Scottish cuisine is most well-known for being hearty, wholesome and delicious, however, there are certainly some exceptions to that rule. Traditional Glasgow dishes are a great mixture of high-quality dining with plenty of home-grown vegetables & quality meat combined with a huge selection of curry, fried treats and of course the infamous Haggis! Traditional Glaswegian cuisine can be found in cafes, restaurants and takeaways across the city, taking you on a food tour you won’t forget. Here are some of our favourite traditional Glasgow dishes.


We’ll start with one of the most infamous & well-known Scottish dishes, one which is a ‘love it or hate it’, even with locals. Haggis is traditionally made from a sheep’s lungs, liver and heart minced wit spices, oats, salt, suet and onion and booked inside the lining of the sheep’s stomach, although the intestine part is less common in modern haggis & can be done artificially. It may sound dubious but don’t knock it until you’ve tried it. You can get haggis in most cafes and restaurants serving traditional Glaswegian food. You can even find an adapted version in many fine dining establishments.

Chicken Tikka Masala

Believe it or not, Chicken Tikka Masala was first made right here in bonnie Glasgow! It’s no secret that the Brits are fond of a curry so seems right that we perfected one of the nation’s favourites right here in Scotland. The story goes that a customer in the Shish Mahal restaurant in Glasgow complained about the dryness of the traditional Chicken Tikka, which is chicken marinated in spices & yoghurt and baked in a tandoor oven. In response, the chef quickly put together a sauce with spices, coconut cream, cream and Campbell’s tomato soup and a star was born!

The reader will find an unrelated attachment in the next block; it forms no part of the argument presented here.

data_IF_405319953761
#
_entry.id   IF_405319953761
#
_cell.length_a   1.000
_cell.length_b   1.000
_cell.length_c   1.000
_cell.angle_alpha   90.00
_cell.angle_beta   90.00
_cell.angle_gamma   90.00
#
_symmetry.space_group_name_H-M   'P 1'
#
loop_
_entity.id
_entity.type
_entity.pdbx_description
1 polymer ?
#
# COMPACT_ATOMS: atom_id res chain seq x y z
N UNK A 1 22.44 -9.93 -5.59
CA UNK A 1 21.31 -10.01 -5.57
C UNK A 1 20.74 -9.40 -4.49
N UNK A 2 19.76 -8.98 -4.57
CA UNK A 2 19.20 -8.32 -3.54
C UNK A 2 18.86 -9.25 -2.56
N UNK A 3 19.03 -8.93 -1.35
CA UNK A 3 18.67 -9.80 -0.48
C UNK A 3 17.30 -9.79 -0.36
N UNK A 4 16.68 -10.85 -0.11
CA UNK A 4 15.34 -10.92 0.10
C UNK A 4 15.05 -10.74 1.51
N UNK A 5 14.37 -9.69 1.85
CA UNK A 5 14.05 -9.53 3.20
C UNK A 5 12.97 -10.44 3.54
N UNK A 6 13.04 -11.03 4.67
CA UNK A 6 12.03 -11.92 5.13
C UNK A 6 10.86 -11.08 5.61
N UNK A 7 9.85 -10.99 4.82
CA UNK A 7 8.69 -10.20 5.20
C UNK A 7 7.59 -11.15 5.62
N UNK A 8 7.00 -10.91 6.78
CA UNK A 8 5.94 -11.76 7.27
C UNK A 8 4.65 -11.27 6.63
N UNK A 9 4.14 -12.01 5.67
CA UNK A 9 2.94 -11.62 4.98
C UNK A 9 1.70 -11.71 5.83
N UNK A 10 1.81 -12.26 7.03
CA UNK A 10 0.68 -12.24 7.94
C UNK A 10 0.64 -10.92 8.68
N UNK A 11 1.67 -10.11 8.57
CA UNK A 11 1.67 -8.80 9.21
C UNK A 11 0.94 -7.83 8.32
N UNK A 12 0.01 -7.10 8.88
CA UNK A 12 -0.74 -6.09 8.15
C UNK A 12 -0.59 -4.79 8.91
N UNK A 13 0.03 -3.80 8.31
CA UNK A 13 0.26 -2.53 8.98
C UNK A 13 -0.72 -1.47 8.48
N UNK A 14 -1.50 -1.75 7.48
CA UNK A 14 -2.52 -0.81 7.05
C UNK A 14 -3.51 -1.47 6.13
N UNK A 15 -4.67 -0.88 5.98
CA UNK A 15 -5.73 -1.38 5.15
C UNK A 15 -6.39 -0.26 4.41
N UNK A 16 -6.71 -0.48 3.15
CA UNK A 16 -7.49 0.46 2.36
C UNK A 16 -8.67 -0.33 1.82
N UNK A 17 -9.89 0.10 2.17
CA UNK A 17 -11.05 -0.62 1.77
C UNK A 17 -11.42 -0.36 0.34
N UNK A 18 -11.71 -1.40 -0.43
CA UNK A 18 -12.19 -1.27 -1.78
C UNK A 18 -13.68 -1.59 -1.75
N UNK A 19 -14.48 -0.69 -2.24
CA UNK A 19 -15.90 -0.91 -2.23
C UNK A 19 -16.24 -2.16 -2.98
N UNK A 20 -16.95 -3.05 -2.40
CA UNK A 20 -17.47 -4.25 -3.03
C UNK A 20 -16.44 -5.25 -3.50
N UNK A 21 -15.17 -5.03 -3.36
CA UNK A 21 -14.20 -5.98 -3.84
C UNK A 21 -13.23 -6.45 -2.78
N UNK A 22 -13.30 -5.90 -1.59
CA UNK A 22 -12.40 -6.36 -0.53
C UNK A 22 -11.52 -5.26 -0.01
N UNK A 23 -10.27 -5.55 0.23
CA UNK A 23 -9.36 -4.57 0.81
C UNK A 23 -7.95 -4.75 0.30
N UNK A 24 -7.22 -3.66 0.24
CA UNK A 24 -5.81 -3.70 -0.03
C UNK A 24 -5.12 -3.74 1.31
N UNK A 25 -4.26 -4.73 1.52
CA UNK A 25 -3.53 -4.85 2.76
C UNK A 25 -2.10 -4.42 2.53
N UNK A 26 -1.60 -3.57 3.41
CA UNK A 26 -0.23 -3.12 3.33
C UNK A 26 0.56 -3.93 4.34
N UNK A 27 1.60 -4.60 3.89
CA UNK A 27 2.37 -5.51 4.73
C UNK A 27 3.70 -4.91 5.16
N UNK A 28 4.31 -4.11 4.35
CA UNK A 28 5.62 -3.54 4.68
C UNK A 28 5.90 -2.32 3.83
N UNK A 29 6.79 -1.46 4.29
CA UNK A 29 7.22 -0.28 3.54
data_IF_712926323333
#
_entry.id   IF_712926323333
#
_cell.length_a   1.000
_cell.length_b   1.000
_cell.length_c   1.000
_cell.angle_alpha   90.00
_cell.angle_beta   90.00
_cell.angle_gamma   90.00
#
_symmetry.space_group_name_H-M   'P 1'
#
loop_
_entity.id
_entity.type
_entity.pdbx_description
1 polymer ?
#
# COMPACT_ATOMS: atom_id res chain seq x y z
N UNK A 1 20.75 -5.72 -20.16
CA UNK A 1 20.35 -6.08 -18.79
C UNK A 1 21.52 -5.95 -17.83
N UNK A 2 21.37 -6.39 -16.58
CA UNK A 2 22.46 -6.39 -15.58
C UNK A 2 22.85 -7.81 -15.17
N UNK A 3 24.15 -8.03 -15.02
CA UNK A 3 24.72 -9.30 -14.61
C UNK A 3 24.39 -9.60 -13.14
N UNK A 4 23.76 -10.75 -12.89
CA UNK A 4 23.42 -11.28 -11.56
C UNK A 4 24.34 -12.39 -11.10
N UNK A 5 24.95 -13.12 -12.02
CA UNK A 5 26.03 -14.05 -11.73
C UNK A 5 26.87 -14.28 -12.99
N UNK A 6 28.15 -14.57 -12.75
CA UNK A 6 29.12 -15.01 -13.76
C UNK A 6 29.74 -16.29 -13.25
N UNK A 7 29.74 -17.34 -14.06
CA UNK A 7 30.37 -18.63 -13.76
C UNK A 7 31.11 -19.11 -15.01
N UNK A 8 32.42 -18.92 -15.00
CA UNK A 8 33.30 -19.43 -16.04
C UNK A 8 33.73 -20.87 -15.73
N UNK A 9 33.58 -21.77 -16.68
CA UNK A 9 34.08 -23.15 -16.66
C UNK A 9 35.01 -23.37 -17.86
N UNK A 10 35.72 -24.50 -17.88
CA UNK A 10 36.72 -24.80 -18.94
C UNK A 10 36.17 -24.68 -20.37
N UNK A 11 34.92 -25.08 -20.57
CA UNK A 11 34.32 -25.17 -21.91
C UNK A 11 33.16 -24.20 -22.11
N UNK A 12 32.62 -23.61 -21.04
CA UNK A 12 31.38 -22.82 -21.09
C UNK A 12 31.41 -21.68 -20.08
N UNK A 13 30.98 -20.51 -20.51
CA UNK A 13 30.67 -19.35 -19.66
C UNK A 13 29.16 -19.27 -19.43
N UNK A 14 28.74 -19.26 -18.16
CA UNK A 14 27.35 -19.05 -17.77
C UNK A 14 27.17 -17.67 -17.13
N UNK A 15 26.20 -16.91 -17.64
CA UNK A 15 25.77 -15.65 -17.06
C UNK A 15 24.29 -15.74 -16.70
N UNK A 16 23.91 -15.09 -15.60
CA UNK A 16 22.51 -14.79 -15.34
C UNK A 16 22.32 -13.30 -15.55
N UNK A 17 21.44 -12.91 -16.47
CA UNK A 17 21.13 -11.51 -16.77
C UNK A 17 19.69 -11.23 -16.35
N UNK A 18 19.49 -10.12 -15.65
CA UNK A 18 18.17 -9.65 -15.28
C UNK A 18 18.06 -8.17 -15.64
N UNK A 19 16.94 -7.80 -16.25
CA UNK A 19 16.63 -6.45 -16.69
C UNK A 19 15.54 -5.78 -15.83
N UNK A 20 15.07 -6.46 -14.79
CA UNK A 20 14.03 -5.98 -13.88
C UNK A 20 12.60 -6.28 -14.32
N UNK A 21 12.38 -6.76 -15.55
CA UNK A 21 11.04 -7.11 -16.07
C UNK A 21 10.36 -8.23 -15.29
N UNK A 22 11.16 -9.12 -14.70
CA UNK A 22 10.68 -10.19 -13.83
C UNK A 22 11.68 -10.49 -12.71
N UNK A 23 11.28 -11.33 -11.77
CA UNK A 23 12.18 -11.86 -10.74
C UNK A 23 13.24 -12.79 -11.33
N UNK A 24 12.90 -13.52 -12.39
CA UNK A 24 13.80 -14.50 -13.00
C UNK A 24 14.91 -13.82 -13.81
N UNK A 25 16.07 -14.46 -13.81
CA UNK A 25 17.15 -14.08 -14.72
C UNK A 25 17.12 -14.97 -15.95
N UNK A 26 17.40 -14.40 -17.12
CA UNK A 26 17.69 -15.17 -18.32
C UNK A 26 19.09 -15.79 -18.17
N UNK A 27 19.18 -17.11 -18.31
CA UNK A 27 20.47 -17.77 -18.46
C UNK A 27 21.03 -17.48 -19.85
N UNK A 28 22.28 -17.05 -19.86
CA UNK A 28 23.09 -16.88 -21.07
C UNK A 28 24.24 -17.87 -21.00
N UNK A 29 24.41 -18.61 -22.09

A Full Scottish

The absolute epitome of morning meals, the Scottish Breakfast is quite like the full English apart from a full Scottish breakfast is quite like a full English breakfast, except it comes with black pudding, Lorne (square) sausage, and tattie scones. Haggis is sometimes included, as is white pudding. Lorne Sausage, named after Scottish comedian Tommy Lorne, is a square, pink square gristly sausage commonly found in Glasgow. Tattie or potato scones can seem bland but when served with lashings of real butter, they make a delicious addition to a fry-up and are a healthier alternative to fried bread.

Scottish Salmon 

Scotland produces some of the finest Salmon this side of the world, a lot of which is exported. Scotland is a prime breeding ground for salmon; our water is some of the freshest in Europe, making us the ideal habitat for this elusive marine life. Scottish Salmon is one of the milder flavoured salmon varieties on the market. The higher-fat content of our fish leaves a buttery texture in your mouth and is ideal served with a plateful of leafy greens, also grown in abundance in Glasgow.

Deep-Fried… Anything!

We don’t exactly know where this one started but Glasgow has become well known for deep frying anything we can get our hands on! This includes deep-fried fish, sausages, pizzas and of course the deep-fried mars bar which was invented in a chip shop near Aberdeen. We dare say these deep-fried delights are served more often to curious tourists rather than locals or else the rate of heart problems in Glasgow would be a lot higher!

If you’re looking for your ideal accommodation, look no further than PREMIER SUITES serviced apartments in Glasgow. We are ideally located to explore the sights of the city, we offer great value, luxurious accommodation and if you don’t fancy any of the traditional Glasgow dishes mentioned, you can always cook your own in your personal fully-equipped kitchen. Our staff are also happy to recommend places for the best Glaswegian food and drink. 

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